But the scene at the Sarnath site was different, the majority of Indians visiting Sarnath were there as tourists and not as travellers. They failed to let go of the present and were unable to walk back into time. They were indifferent to what they were watching, indifferent to what they were treading on. They had made the lawns a picnic spot, they had made relics a place to sit on and carve their names.
What we don’t appreciate, what we don’t respect we lose that. No wonder we were looted and plundered for majority of us were indifferent. I remember visiting Hampi where we have at the 14th century Vittala Temple, the Ranga Mandappa. It was well known for its 56 musical pillars also known as SaReGaMa pillars. Each pillar made out of a single block of stone would produce a given musical note when tapped with a thumb. Visiting it made us say -what architecture! what art! But it’s closed now for visitors as few pillars were destroyed by the moghuls, a few by the British and many by ‘Indian tourists’.
That’s what indifference does, makes you careless to protect what’s yours and makes others powerful to destroy what’s yours. Did our teachers miss out during our schooling days to create some pride in what we have inherited, did our leaders over generations miss out on making the country feel awesome and proud of our past?
Anyways back to the hustle and bustle of the Banaras city. The modern city has two things which are distinct. One is the habit of eating tobacco. I wouldn’t go over board if I were to say almost everyone on the street would be having their mouth stuffed with it and make it so difficult to decipher what they would be saying. Time and again our driver would come to our rescue and it would be fun watching two guys speaking with their mouths full of tobacco speaking carefully in a dialect just to avoid spilling what’s inside.. and that has made the city a spit freak city. Everyone would spit everywhere. And second is it’s also a horn freak city. Everyone is Happy honking. But like I said yesterday when you have something higher to hold onto then the lower doesn’t trouble you.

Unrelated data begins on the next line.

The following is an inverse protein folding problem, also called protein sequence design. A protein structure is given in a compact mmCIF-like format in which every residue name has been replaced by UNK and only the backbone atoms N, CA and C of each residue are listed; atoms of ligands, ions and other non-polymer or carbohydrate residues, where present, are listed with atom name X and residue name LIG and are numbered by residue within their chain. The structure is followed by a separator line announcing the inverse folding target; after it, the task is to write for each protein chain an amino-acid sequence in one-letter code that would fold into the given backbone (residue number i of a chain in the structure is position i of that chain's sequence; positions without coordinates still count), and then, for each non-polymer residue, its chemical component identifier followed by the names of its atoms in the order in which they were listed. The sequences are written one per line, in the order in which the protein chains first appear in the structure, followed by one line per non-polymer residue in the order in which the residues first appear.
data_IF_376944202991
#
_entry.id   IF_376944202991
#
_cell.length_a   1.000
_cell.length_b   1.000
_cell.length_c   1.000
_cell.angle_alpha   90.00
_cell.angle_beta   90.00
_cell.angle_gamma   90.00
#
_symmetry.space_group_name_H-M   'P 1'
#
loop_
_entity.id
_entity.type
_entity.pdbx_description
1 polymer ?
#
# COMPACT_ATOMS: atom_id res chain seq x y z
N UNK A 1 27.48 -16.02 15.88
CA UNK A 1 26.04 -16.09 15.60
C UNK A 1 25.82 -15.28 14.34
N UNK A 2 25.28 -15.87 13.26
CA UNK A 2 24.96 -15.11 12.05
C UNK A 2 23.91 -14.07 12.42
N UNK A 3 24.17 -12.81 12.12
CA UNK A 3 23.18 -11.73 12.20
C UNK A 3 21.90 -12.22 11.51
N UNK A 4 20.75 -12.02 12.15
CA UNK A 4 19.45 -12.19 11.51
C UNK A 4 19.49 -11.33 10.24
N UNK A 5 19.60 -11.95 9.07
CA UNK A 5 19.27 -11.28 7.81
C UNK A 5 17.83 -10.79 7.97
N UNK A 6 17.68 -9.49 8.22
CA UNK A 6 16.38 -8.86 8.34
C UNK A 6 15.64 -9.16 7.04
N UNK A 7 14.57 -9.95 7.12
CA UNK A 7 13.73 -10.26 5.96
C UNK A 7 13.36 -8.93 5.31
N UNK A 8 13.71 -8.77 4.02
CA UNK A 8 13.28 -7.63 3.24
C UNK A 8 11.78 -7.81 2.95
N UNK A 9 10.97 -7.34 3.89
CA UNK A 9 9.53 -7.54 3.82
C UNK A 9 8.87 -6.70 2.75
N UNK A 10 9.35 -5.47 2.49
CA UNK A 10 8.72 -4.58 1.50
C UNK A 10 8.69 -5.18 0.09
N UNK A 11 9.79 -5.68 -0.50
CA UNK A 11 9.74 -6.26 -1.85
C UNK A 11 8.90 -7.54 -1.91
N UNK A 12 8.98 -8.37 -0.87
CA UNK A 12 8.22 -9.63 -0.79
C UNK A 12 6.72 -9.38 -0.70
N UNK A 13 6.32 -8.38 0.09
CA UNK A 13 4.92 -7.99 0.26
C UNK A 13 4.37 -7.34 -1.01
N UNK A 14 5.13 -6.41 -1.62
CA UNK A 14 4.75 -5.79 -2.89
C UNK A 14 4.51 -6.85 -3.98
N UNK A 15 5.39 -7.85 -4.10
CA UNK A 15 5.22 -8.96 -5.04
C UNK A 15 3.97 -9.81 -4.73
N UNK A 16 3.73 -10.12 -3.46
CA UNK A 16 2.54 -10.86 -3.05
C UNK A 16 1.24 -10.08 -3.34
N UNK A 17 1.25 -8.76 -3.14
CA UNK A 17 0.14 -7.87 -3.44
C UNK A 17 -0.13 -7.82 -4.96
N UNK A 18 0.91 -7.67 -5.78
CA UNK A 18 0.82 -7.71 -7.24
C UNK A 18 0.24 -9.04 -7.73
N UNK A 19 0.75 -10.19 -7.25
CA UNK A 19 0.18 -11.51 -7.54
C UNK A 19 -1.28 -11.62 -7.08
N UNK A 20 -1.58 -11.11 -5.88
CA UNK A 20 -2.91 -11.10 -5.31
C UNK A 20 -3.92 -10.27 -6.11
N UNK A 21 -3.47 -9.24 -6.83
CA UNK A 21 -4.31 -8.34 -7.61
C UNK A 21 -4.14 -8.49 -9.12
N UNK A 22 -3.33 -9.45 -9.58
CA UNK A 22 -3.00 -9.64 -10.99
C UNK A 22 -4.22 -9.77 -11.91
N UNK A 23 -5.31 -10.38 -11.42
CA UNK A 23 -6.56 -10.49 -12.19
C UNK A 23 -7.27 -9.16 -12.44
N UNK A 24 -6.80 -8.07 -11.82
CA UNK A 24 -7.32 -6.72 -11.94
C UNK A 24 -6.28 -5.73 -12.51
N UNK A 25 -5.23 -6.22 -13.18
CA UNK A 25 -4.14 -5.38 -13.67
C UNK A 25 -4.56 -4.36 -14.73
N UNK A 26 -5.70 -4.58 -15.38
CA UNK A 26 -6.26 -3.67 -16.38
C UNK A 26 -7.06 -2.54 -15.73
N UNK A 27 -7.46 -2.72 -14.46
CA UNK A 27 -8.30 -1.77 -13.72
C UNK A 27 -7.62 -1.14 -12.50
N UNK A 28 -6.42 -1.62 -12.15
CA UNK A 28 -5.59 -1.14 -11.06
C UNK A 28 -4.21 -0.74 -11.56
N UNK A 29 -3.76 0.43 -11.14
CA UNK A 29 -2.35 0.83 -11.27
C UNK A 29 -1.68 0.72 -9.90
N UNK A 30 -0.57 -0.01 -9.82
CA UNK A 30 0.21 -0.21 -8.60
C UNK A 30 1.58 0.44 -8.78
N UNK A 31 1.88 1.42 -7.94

The ghats were much cleaner than what I was told with couple of river cleaning boats continuously doing the rounds to make Ganga clean. But without inculcating civic sense the government would find it impossible to make Swachch Bharat initiative a success. We are too big a country for a government to bring about a change.
Banaras gave us more than we came for. So the discomfort of honking, of filth is just a small payoff. For the positive side our driver didn’t honk the entire time he was with us for those two days and he was happy to realise that he was still alive inspite of not honking. In fact the second day he actually started feeling uncomfortable with other people honking unnecessarily. People change. Don’t they?
Last but most important on the list was Rachna’s wish to visit a weaving unit to see ( and buy too) how a Banarsi Saree is made. Nothing much to say except that both were granted by yours truly..
So with our Varanasi sojourns over we head to Lucknow for a day and then to my hometown Nainital.
Hope you had a good read!
Bye for now and make a great day!